With a lot of money and dedication. Also: Money. We honestly need people working on this full time, and I hope that we can get the funding we need to make this happen. We need to be able to compile all of the research and data that their PACs are able to compile, and we need to be able to embark on the same types of information campaigns that they are. We need to be in all of the places where our audience is gathering information. It’s a very complex world nowadays, with the internet leading the information exchange. The election of Trump and appointment of Gorsuch and who knows whichever other Justices on the Supreme Court means that we are set back several decades in being able to stop the existence of Super PACs. That’s why we had to start one to fight back.

How do you combat foreign operatives disseminating false information against your candidates?

We will have to do it in the same way we fight attacks from Republicans. Beat them at the information game. This is a really frightening new part of politics now. We thought Citizen’s United was a terrible ruling. Well, it’s here to stay now, but even if it could be overturned, that doesn’t stop foreign interference into our election. There is really nothing that can stop them if Trump and Republicans aren’t willing to stop them. It’s up to We the People to fight lies with truth.

Heading into the 2018 elections, in what ways do you think the Democratic Party can improve their messaging? Electoral strategy?

I think our messaging has been fine up until after the election. It wasn’t our messaging that made us lose the 2016 presidential election. It was voter suppression, as well as foreign and far right influence that exploited misogyny and racism to tear down our candidate with fake news and lies. But since the election, our party has veered dangerously in the direction of abandoning women and people of color to chase the white working class. Let’s be clear — Clinton won the working class; she lost with WHITE working class voters. We have a lot of polling data that tells us that white working class voters rejected our candidate because they voted on issues involving race (terrorism and immigration). These are the voters we’ve seen various Democratic leaders saying that they want to chase. But if they’re voting based on race issues, Democrats will have to out-racist Republicans in order to gain their support. That means alienating our base of women and people of color. It’s a losing strategy, not to mention a terrible moral decision. And so I think that Democrats need to be data-driven and understand that our message is and was good. We won the popular vote by nearly 3 million votes and even picked up House and Senate seats. We over-performed in the special elections. We had the most progressive, thorough policy platform in history. And yes, we were the “Not Trump” party. It really doesn’t get better than that unless you’re making promises you can’t keep. In my view, we need to double down on our support for marginalized people. We need to keep talking about striving for universal healthcare and affordable quality education, among other issues, but not get bogged down with promises about how we’ll get there. And most importantly, we need to fight voter suppression. We have a lot of data that tells us that several of our losing states would have been won if not for massive voter suppression.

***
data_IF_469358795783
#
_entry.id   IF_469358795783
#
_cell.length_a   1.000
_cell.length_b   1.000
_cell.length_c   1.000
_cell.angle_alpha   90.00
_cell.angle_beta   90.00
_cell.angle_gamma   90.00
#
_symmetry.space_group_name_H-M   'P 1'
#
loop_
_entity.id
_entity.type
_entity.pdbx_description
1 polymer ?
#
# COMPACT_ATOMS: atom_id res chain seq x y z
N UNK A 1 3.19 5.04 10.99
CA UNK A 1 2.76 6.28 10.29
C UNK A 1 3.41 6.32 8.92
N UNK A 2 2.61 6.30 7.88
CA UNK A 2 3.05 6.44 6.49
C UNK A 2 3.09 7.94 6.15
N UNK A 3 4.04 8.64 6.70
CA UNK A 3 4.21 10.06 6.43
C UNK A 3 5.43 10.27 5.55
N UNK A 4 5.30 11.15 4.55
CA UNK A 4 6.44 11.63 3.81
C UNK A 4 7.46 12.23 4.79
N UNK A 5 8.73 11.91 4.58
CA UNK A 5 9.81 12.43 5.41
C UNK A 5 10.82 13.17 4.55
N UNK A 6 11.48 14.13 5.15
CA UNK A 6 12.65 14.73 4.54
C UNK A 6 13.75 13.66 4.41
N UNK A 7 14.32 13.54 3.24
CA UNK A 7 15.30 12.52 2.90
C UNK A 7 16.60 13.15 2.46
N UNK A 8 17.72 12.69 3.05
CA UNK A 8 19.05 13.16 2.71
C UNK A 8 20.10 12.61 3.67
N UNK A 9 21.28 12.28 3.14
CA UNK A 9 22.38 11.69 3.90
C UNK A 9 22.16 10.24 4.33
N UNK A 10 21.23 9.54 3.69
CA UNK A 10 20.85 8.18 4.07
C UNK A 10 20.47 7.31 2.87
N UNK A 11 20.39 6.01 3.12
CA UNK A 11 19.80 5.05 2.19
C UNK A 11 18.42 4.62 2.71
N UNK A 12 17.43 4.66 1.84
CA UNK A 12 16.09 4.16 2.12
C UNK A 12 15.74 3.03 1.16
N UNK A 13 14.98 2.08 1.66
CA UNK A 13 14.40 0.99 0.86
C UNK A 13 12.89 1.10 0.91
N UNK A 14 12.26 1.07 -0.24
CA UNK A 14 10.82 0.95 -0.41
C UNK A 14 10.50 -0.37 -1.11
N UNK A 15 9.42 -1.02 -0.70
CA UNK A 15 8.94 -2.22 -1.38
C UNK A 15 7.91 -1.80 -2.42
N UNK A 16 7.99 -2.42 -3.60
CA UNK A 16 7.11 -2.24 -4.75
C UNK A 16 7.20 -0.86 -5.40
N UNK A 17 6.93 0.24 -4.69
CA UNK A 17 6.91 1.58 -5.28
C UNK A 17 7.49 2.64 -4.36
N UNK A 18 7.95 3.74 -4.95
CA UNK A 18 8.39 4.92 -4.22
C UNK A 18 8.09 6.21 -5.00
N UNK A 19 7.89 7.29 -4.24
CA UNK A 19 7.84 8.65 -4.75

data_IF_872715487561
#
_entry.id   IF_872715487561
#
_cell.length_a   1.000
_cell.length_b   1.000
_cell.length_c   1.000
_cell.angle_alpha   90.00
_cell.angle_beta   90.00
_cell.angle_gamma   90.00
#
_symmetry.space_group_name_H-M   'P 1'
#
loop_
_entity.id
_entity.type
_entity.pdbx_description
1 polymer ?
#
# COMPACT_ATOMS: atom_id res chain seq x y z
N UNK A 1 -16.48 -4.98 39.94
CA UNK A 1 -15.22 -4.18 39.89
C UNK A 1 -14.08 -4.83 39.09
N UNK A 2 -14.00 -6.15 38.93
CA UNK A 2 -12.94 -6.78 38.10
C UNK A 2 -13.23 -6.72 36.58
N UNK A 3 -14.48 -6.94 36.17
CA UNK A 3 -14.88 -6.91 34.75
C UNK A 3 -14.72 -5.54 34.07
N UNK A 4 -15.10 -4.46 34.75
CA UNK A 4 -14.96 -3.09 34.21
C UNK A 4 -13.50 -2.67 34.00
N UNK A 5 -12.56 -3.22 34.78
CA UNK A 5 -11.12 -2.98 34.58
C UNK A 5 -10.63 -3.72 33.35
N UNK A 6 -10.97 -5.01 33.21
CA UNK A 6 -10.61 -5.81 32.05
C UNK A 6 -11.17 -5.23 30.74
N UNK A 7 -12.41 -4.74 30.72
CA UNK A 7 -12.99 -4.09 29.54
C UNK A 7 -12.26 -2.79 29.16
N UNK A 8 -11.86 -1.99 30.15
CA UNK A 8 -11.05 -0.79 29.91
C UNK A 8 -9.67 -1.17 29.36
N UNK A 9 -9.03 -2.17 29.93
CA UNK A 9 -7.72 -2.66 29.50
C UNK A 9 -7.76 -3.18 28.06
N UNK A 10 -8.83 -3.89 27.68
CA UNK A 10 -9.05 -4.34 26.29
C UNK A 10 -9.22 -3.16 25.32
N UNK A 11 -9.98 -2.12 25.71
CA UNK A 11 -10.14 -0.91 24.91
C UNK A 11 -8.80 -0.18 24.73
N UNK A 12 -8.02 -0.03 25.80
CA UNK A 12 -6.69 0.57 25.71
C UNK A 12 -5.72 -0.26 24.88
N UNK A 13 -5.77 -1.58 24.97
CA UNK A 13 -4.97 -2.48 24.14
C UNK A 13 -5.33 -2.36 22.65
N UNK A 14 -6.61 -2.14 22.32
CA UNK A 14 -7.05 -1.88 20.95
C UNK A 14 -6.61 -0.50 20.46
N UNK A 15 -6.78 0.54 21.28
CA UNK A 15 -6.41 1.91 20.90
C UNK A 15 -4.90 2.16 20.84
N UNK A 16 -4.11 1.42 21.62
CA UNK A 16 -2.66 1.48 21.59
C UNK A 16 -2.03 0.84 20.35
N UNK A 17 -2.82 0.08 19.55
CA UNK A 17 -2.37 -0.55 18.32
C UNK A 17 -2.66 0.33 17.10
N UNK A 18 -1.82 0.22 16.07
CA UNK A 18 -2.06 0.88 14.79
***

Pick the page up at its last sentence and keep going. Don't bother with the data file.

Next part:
Who is leading the Resistance? Who is hurting it?

I could name about 20 white male journalists who are hurting the Resistance with continuous fetishizing of the white working class and criticism of “identity politics” (other than white working class, of course). Bernie is definitely hurting the Resistance and so are Bernie-affiliated groups like Our Revolution and Justice Democrats. They are watering down our commitment to civil rights, and they are actively seeking to weaken Democrats by threatening to primary them for not supporting single-payer.

The leaders of the Resistance are women and people of color. In politics, we have Maxine Waters, Nancy Pelosi, Ted Lieu, Kamala Harris, Kirsten Gillibrand, Cory Booker, John Lewis, to name a few. In media, we have Joy Reid, Charles Blow, Rachel Maddow, and other smaller publications and podcasts like those by Marcus Johnson, James Holder, Sarah Lerner, for example. And you have a whole army of women and people of color who are protesting, calling legislators, and speaking out in other ways to resist, including by simply using their voices to speak out on social media. You also have thousands of women who have now decided to run for office. In my town of Portland, Oregon, even the school board races were exciting, with women who had never been involved in politics winning races by running campaigns based on protecting students of color, immigrants, and Muslims.

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Interview // Democrats / Politics / Resistance / Women